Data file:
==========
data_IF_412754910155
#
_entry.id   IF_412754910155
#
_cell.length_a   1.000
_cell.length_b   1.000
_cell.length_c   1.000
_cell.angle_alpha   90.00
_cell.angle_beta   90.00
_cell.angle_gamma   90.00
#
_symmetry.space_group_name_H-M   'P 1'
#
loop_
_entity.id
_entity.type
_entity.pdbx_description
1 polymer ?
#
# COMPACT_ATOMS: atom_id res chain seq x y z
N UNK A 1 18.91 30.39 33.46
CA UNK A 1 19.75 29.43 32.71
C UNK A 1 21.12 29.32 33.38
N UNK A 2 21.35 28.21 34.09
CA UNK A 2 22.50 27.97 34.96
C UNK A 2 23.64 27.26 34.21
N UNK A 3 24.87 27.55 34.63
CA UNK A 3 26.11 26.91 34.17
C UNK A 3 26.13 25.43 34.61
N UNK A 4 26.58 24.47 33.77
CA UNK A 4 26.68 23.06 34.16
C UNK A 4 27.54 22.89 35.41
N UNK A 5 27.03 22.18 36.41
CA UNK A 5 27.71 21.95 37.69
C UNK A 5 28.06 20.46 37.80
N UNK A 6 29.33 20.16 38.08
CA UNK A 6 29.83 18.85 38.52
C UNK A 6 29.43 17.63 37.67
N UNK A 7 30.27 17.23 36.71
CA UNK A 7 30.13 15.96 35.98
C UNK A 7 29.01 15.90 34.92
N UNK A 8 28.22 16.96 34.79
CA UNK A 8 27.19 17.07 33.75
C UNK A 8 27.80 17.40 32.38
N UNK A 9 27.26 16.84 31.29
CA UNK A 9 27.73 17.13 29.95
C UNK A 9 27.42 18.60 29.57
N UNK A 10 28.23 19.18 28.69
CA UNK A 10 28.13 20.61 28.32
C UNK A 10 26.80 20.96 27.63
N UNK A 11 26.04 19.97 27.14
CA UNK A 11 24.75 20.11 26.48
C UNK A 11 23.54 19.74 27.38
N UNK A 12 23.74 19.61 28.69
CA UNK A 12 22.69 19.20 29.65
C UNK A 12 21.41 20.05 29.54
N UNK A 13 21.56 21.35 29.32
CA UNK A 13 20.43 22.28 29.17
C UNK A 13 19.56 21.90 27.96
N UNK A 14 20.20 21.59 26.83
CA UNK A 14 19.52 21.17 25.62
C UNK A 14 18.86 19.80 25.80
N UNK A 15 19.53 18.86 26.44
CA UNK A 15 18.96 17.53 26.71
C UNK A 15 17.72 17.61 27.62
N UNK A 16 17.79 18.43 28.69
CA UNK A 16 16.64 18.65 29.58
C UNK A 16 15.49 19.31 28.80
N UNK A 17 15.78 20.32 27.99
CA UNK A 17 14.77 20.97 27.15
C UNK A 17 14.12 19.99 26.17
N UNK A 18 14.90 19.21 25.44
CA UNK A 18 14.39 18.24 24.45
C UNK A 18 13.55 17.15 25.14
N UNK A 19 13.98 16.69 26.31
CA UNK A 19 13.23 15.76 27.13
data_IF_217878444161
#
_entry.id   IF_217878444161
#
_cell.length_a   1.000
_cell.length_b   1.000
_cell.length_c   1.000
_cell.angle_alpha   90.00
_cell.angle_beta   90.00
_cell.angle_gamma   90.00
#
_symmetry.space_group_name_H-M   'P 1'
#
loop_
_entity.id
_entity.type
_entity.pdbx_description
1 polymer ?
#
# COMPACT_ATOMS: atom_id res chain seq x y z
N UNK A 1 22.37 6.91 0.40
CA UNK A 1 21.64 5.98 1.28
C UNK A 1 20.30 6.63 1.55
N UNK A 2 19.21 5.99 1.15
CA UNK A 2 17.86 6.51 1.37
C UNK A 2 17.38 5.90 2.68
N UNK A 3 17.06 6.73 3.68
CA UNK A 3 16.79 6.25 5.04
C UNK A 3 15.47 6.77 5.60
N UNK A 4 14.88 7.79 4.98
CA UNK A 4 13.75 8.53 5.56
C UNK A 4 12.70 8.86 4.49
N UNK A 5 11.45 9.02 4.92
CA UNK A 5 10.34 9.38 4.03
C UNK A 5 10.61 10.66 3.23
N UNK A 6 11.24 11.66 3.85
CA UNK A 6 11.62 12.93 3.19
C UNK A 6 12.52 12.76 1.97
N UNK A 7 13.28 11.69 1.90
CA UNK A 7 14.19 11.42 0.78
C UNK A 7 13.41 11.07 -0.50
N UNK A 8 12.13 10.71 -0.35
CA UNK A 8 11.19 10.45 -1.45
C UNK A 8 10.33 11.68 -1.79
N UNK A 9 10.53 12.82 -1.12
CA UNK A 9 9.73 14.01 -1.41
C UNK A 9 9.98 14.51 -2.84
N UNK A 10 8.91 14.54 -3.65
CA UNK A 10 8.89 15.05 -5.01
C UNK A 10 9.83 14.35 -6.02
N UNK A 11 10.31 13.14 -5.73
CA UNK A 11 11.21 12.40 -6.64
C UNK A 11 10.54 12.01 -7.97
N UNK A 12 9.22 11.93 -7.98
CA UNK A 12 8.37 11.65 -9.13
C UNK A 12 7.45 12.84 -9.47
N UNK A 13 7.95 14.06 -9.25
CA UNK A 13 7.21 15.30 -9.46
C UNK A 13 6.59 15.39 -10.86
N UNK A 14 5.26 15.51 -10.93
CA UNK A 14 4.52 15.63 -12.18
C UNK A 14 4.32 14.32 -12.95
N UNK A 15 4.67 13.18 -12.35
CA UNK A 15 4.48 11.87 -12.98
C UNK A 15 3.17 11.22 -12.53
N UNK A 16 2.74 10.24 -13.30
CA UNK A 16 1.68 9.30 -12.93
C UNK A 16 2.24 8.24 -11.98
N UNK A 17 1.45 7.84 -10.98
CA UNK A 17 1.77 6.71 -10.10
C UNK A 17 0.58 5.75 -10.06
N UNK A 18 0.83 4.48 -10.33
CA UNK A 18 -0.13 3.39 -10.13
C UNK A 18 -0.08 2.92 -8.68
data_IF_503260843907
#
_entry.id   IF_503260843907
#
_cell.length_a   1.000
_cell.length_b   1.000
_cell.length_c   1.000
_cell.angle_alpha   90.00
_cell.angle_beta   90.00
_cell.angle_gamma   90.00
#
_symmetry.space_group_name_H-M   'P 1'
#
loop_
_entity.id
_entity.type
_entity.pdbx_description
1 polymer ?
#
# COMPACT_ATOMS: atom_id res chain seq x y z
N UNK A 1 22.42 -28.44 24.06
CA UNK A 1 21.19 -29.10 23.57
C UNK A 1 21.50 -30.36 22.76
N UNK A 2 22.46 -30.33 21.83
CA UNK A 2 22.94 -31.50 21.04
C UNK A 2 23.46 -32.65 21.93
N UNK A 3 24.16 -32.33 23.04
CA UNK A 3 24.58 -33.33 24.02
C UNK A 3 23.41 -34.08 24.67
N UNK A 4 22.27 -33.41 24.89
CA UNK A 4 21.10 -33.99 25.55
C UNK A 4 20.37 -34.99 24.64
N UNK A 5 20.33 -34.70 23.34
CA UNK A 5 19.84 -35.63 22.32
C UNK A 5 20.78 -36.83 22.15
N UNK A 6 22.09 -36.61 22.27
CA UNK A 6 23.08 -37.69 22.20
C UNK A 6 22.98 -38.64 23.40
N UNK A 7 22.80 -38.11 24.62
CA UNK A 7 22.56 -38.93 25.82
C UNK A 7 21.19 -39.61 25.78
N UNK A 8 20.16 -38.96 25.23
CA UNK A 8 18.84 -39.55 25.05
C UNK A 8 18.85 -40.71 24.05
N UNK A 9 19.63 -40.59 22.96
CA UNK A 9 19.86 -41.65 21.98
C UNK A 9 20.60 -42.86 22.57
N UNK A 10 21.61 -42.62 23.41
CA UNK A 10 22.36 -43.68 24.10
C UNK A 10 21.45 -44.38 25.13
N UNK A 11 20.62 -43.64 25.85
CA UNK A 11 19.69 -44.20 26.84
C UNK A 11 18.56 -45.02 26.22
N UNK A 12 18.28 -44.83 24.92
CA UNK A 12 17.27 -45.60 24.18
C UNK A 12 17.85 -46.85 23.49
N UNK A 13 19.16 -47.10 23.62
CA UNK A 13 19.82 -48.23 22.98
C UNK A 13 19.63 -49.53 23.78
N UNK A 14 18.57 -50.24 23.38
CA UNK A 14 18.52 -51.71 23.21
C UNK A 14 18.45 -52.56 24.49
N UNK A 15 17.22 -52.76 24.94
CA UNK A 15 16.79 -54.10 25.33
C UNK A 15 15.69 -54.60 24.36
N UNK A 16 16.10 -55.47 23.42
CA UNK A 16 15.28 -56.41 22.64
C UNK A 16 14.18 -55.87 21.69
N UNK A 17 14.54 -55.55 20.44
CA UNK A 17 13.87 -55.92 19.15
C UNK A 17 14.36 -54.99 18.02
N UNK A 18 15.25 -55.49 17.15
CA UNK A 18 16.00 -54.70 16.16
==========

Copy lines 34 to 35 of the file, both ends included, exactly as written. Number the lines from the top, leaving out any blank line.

CA UNK A 5 27.71 21.95 37.69
C UNK A 5 28.06 20.46 37.80